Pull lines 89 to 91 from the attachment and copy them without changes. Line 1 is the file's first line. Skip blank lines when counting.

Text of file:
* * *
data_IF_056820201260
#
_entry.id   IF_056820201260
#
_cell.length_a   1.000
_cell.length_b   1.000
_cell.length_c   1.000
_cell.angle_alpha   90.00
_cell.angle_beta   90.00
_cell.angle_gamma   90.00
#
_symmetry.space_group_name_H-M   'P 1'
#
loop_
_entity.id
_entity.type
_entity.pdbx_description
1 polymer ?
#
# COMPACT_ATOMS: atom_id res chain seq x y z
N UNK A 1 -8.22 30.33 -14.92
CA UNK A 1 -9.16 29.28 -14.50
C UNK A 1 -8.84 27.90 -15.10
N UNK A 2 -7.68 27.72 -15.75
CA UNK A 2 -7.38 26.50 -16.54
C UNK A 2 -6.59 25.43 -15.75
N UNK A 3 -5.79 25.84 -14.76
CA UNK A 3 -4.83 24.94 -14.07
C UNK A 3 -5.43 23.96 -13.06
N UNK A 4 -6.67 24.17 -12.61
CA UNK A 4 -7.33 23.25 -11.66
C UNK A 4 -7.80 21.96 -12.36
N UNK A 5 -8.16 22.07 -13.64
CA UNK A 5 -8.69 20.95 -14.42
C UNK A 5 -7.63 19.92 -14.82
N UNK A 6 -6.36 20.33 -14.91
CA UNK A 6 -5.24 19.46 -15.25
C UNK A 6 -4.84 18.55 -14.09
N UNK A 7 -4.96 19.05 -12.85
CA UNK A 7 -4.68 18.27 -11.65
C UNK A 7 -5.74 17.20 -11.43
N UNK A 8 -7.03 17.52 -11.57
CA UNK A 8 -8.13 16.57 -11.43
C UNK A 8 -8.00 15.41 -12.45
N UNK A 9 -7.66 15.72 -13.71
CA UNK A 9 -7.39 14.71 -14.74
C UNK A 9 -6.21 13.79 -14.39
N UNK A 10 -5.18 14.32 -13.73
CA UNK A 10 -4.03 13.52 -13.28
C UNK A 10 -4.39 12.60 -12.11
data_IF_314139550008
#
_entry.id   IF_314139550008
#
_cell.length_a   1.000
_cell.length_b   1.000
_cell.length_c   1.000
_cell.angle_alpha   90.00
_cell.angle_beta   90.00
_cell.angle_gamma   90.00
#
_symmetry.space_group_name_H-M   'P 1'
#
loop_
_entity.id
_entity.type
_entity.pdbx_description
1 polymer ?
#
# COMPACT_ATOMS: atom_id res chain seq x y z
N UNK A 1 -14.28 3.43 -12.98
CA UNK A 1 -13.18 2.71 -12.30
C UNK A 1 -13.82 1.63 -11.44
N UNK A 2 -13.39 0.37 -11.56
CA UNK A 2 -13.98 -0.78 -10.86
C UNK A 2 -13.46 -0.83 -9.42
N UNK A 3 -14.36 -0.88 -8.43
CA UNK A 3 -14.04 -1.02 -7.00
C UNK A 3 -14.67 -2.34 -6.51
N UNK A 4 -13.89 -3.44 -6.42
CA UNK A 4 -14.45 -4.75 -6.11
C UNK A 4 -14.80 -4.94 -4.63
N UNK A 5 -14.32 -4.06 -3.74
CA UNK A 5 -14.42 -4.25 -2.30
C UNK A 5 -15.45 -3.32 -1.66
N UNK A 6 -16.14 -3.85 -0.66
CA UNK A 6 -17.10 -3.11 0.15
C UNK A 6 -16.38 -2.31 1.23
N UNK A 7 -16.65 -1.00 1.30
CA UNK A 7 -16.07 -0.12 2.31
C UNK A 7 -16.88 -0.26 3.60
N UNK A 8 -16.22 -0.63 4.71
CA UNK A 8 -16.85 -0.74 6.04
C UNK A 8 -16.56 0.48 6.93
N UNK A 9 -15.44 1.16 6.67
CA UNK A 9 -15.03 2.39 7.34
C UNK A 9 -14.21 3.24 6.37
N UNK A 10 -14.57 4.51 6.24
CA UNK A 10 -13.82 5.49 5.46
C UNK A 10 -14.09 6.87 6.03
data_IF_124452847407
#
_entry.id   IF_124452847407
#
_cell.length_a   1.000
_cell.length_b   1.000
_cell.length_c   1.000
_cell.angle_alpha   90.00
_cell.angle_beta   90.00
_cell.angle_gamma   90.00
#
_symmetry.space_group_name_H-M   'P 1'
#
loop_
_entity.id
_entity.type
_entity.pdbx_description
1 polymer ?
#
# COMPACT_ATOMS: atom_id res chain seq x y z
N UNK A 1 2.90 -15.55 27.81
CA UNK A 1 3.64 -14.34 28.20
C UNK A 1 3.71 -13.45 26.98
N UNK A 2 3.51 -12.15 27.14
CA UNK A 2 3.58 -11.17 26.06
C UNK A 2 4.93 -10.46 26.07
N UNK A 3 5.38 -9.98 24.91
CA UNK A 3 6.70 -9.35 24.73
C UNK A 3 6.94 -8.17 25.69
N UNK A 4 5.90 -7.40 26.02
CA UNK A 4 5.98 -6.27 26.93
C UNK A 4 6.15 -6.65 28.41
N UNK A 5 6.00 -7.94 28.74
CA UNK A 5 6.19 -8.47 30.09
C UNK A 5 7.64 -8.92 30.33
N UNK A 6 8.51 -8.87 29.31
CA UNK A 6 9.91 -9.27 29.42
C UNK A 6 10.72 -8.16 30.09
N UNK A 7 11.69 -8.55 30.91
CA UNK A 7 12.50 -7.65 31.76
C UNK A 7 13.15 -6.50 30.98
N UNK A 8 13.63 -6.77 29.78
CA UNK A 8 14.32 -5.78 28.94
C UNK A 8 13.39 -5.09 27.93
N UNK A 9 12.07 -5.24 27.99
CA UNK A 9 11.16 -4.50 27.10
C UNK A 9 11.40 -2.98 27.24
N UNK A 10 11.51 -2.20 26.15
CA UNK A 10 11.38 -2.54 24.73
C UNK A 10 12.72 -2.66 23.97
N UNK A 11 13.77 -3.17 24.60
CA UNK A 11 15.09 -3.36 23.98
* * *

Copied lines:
N UNK A 7 -16.65 -1.00 1.30
CA UNK A 7 -16.07 -0.12 2.31
C UNK A 7 -16.88 -0.26 3.60